This report contains summary recommendations for the humanitarian community in Somalia on improving accountability to affected people.
It is based on an analysis of key findings from three initiatives (Africa's Voices Foundation (AVF), Ground Truth Solutions (GTS) and REACH) in Somalia, coupled with feedback from more than 40 participants from various implementing, donor, and coordination agencies in Somalia during workshops and consultations in Nairobi and Mogadishu in October 2019.
Key summary findings
1. People need more information
71% of affected people surveyed by REACH say they do not have enough information to enable them to access humanitarian aid. Greater access to information was also the third most common need mentioned by participants in an AVF radio show discussion. This included a demand for aid agencies to conduct more needs assessments and/or gather more census data in order to identify the specific needs of the most vulnerable population groups, as well as to improve citizens‘ access to information about their rights and available support.
When it comes to aid recipients, around three-quarters of people who received humanitarian assistance surveyed by GTS feel informed about the aid and services available to them, but residents affected by crisis report lower levels of awareness (72% mostly or completely aware) than internally displaced people (IDPs), who generally feel more informed (83% mostly or completely aware).
As in the 2018 survey, affected people say they need more information on the types of aid and services available to them as well as how to access assistance. When asked about the main barrier to accessing information, 81% said they lacked the necessary connections in the community to be informed of humanitarian assistance available. This highlights the need for greater accountability and transparency amongst aid agencies in order to ensure that aid activities reflect the real needs of communities and also provide accurate, reliable information more frequently.
2. Humanitarian solutions involve reducing aid dependency
Of the people consulted by AVF, 19% of citizens identified community organisation as a solution to the humanitarian situation, making it the most commonly mentioned suggestion. Citizens commented on social cohesion and identified community-led initiatives as the most desirable. This strong emphasis on community organisation indicates that citizens aspire to autonomy and empowerment, and that they have an implicit desire to avoid or reduce dependency on aid. Among people surveyed by GTS there is a tendency to feel negatively about their prospects for self-reliance, with nearly half saying the aid they currently receive does not help them to live without humanitarian assistance in the future. Cash recipients surveyed report feeling more empowered (38% mostly or completely) by the humanitarian support they receive than the non-cash recipients (28% mostly or completely).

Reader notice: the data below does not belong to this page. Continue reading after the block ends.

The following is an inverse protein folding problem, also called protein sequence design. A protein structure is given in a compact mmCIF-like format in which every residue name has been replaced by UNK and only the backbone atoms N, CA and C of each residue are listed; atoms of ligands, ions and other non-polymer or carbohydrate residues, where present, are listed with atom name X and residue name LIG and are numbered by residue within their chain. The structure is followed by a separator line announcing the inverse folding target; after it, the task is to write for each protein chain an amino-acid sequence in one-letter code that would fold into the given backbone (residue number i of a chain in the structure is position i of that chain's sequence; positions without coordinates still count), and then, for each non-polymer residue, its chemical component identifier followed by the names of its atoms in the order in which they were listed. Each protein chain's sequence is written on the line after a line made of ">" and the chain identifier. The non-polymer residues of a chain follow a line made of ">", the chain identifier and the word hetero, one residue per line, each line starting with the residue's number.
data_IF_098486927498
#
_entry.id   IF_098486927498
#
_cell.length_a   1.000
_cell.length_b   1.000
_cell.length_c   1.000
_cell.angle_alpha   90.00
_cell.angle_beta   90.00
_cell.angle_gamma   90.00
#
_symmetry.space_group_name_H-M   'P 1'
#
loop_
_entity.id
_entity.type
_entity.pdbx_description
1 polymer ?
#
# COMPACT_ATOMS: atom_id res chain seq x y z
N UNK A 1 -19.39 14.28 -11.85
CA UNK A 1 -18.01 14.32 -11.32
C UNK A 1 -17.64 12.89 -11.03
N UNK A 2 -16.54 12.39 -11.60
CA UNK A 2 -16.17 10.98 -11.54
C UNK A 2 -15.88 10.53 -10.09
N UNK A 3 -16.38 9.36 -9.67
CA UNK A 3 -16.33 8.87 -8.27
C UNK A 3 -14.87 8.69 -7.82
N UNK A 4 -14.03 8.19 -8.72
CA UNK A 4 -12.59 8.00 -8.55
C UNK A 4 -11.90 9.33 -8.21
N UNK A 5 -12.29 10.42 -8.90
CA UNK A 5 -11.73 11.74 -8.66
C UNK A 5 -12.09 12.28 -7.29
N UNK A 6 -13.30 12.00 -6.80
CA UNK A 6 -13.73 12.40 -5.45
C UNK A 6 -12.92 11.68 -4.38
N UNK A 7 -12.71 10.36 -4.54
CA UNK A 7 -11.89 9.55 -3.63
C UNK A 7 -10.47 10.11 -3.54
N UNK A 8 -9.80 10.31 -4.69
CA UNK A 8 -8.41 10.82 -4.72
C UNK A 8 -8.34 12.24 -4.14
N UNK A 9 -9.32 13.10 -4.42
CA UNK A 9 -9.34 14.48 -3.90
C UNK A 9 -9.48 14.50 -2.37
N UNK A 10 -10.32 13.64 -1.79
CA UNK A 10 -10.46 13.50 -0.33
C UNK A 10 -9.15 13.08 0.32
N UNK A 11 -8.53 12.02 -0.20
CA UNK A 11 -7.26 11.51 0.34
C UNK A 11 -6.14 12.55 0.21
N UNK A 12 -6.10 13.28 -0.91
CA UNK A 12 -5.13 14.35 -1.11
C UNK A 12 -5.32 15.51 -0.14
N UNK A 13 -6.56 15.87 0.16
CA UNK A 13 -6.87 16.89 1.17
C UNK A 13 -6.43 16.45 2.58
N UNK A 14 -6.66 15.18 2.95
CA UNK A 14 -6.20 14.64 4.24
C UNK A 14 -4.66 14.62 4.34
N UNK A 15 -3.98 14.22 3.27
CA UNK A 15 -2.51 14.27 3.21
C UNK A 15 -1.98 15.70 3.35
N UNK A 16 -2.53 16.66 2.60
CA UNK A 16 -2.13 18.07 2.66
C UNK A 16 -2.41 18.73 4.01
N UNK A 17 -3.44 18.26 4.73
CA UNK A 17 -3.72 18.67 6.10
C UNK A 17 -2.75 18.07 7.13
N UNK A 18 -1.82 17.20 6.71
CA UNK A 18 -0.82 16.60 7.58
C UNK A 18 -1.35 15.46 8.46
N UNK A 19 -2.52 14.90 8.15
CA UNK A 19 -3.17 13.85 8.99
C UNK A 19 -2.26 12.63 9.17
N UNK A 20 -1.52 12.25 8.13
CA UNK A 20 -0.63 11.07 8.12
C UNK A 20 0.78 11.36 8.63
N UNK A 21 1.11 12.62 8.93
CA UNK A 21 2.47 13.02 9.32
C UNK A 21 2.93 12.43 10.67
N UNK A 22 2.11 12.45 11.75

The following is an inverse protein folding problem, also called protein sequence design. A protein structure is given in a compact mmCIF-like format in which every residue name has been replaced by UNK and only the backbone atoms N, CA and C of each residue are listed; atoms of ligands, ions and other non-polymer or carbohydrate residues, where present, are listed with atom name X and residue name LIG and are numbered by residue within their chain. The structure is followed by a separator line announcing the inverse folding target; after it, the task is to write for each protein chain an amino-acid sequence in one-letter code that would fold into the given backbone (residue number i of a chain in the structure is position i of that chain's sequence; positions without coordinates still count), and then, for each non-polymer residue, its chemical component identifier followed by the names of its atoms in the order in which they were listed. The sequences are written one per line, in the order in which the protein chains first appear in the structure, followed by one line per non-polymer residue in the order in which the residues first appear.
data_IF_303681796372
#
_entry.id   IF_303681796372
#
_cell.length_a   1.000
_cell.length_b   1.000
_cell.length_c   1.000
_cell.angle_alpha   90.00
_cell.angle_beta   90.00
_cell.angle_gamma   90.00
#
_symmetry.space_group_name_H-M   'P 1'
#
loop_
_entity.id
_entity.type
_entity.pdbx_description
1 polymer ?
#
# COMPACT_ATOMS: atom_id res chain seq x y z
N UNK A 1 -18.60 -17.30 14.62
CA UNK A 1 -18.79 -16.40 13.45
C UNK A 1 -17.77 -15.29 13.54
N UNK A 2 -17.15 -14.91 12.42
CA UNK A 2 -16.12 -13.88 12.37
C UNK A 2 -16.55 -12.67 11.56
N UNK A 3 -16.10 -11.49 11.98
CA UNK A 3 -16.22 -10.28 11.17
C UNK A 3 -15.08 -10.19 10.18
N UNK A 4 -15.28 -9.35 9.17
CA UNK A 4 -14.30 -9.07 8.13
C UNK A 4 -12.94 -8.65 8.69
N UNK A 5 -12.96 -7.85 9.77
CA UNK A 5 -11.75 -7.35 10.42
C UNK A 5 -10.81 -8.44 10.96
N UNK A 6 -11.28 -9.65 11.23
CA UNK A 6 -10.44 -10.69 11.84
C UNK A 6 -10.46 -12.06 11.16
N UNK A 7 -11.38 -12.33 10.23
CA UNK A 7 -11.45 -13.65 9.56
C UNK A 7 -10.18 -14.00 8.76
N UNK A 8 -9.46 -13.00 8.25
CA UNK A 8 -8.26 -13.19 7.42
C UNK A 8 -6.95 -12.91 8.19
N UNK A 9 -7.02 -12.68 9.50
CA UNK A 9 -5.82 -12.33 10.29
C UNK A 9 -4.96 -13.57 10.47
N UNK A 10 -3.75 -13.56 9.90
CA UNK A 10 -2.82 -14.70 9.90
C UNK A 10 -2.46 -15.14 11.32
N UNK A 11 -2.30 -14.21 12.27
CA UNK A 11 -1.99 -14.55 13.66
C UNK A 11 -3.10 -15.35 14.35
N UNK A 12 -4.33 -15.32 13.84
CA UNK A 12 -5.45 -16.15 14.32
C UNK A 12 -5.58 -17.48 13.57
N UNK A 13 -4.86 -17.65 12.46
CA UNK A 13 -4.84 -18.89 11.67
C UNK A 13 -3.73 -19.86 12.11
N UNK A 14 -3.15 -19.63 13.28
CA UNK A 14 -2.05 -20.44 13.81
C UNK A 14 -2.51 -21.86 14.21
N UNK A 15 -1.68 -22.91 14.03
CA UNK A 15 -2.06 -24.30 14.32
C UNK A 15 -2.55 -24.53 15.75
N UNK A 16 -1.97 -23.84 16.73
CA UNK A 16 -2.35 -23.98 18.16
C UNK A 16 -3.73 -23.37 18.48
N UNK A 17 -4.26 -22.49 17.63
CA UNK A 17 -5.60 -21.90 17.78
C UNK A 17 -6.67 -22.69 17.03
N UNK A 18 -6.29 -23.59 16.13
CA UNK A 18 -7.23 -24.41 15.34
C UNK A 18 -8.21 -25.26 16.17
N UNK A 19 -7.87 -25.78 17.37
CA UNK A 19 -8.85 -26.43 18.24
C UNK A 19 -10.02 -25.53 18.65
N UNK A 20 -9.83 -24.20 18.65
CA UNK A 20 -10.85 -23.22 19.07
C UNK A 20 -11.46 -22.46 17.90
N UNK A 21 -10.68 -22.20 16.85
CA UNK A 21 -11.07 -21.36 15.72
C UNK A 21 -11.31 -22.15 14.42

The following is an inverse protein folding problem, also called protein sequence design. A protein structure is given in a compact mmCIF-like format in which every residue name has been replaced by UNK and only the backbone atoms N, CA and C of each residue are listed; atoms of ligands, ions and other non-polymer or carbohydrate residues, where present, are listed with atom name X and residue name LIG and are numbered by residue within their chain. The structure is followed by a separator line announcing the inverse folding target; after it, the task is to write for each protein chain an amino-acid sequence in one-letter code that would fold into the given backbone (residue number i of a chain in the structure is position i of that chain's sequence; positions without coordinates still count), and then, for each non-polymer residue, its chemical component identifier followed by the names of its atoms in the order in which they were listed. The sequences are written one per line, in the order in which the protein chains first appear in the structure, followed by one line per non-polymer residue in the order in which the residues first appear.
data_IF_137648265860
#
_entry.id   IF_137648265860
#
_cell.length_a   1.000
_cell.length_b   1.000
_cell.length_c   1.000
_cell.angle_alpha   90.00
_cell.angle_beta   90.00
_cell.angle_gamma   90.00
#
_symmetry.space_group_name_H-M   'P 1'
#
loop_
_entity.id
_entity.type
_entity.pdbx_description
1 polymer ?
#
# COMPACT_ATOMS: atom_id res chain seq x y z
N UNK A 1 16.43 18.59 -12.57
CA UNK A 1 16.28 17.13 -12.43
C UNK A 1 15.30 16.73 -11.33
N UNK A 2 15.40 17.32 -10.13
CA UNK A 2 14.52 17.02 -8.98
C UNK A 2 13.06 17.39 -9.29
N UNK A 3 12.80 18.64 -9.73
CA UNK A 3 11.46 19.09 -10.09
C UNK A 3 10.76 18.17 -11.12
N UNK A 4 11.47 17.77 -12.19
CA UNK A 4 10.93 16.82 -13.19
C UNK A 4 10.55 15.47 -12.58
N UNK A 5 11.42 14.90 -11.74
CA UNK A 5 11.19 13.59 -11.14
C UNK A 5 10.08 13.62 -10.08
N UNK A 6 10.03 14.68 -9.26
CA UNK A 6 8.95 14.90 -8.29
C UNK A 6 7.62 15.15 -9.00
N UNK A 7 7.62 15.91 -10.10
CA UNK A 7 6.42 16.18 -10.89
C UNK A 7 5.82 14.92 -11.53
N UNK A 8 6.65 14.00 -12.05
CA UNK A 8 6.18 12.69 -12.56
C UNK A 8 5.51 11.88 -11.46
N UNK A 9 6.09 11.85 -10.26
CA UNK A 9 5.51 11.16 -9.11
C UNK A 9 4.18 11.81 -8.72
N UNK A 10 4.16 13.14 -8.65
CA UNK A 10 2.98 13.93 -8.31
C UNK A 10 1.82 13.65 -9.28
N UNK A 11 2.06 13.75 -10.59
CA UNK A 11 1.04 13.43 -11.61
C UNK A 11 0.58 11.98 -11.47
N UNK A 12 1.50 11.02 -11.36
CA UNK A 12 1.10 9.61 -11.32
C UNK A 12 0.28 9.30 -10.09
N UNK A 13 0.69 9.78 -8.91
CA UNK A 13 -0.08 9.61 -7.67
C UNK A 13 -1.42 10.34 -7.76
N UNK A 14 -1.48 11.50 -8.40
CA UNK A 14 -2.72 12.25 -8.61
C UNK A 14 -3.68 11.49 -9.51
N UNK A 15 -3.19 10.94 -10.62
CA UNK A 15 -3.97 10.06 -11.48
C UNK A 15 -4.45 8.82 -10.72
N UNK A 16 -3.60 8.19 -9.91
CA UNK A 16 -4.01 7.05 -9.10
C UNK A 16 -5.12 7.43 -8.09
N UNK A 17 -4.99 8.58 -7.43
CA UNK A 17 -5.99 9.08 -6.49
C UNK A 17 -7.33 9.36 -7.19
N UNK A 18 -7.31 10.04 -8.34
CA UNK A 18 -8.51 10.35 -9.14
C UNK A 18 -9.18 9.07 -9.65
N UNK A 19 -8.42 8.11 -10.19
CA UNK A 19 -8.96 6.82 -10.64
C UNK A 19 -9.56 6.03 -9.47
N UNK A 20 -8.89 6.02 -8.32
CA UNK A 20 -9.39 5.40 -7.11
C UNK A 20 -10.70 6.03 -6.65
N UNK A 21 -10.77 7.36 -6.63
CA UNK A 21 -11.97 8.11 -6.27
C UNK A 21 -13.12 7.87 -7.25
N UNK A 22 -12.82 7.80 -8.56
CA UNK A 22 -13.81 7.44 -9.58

3. Accountability and transparency in aid delivery needed
Almost half (43%) of aid recipients surveyed by GTS say that important needs remain unmet, highlighting cash, food, and health services as insufficient. Most respondents (79%) are aware of the aid and services available to them, and 65% say aid goes to those who need it most. In an AVF radio show discussion, 11% of participants called for improvements to aid agencies‘ accountability and transparency, making this the second most commonly mentioned theme.
They called attention to the need for anti-corruption mechanisms, bypassing gatekeepers, and improving assistance targeting.